I had a requirement to create a download page that streamed office documents to the client from our website. The way Office (Word and Excel at least) open documents from URL’s are the browser downloads it first, then Word and Excel call back to the server to make sure nothing changed.
Normally, these results in you streaming the file twice, unknowingly. That is bad for performance and your bandwidth. No one wants a laggy and latent operation.
So, what is there you can do? Well, if you intercept the headers to a normally hosted document, you will see a header called ETag. This is basically a document hash reference that can be used when the follow request occurs.
Ok, English right.
So, the solution I implemented is pretty easy. I created a unique hash tag (it can be a true hash, or simply a rowid and the recordtimestamp combined) and set the ETag header.
You ask, “Well, how does setting an ETag header prevent duplicate efforts?”. It doesn’t. Here comes the work you do first.
When a request comes in. Look for a header called: IF-None-Match. If you see it, you need to jump into a little simple logic.
First, calculate your Etag value and compare it to the value of the If-None-Match and if it, well, matches, you get to do something special. If it doesn’t match, act like nothing happened and continue on with the normal data return.
So, what is the something special you ask? Simple, Clear your response contents, set your StatusCode to 304, and end the response .
Now I hear, geez. You made this sound very complicated. Is there an easier way to explain this?
Here are the steps for simplicity:
- Check for If-None-Match header
- If Exists, compare value of header to your hash(id combo, CRC, whatever you want to use)
- If Matches,
- Set StatusCode =304,
- Clear Response Contents
- End Response
- Continue as normal
- Generate ETag hash (again, however you want to identify this file as unique, something that changes if the file changes)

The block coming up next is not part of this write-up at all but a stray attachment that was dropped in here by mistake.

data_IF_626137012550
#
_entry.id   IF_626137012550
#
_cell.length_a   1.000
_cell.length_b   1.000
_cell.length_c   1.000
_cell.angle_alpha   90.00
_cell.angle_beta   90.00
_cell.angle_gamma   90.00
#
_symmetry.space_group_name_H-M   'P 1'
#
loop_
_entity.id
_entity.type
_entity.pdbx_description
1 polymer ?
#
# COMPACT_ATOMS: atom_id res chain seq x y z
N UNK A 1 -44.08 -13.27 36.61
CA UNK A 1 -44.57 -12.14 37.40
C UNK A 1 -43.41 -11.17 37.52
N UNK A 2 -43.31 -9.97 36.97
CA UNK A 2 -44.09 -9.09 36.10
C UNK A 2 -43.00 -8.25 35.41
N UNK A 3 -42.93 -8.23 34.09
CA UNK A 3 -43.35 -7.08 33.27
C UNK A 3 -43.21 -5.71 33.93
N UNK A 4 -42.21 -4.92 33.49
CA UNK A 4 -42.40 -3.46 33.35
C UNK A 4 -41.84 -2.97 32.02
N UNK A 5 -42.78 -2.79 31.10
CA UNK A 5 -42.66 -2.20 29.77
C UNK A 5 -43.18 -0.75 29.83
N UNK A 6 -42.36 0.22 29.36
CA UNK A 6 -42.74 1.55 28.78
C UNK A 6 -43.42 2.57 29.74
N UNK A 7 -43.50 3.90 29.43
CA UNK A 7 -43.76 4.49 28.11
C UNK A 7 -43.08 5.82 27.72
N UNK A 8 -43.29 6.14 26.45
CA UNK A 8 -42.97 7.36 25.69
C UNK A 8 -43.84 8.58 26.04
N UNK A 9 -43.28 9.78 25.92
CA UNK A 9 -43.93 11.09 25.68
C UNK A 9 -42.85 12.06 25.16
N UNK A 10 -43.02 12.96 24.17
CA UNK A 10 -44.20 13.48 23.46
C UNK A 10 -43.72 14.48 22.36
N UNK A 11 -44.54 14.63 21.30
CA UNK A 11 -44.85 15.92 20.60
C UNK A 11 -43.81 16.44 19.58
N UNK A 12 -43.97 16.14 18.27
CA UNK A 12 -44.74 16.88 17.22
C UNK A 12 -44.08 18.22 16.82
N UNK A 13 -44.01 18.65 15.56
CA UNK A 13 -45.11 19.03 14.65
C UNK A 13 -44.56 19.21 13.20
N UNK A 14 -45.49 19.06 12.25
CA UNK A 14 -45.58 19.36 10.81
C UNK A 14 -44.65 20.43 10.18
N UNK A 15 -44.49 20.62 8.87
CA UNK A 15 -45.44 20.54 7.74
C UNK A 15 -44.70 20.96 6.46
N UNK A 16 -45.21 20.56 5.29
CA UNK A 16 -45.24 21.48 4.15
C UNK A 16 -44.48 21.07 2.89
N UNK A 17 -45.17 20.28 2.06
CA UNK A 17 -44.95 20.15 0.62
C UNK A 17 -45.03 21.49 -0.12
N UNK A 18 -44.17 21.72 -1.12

- Response with ETag in header
What does that mean in code? I don’t speak flow.
Here is a code example.
private const string _wordMimeType = "application/msword";// (for Microsoft Word files)
private const string _excelMimeType = "application/vnd.ms-excel"; //(for Microsoft Excel files)
private void StreamDocumentfromDatabase(Guid documentID)
string etagFilter = Request.Headers["If-None-Match"];
//load the bits into memory
using (var context = new EvidenceReviewContext())
//check db to see if to respond with ignore (cached copy already found)
var blobCheck = (from ev in context.Documents
where ev.documentID == documentID &&
if (blobCheck != null)
if (etagFilter == (documentID.ToString() + blobCheck.ToString()))
Response.StatusCode = 304;
var theBlob = (from ev in context.Documents
where ev.documentID == documentID &&
Data = ev.BlobData.Data,
FileExtension = ev.FileExtension,
BlobID = ev.BlobDataId.Value
if (theBlob == null)
Response.ContentType = _wordMimeType;
else if (theBlob.FileExtension.ToLower().StartsWith(".xls"))
Response.ContentType = _excelMimeType;
Response.AddHeader("Content-Disposition", "attachment; filename=" + documentID.ToString().Replace("-", "") + theBlob.FileExtension);
etag = documentID.ToString() + theBlob.BlobID.ToString();
//Write the file directly to the HTTP content output stream.
//NOTE: THIS IS NOT MEMORY EFFICIENT AT ALL. TODO: change compression technique for documents
byte dataToSend = null;
using (MemoryStream dataStream = new MemoryStream(theBlob.Data))
using (MemoryStream stream = UnzippedData(dataStream))
dataToSend = stream.ToArray();
//relieve some pressure by pushing write of data outside of the blocks above to allow for memory free.
I hope this article helped you out a little and saved you some serious download times. (When Office revisits the file, it remembers the ETag. So you get efficiencies all over the place).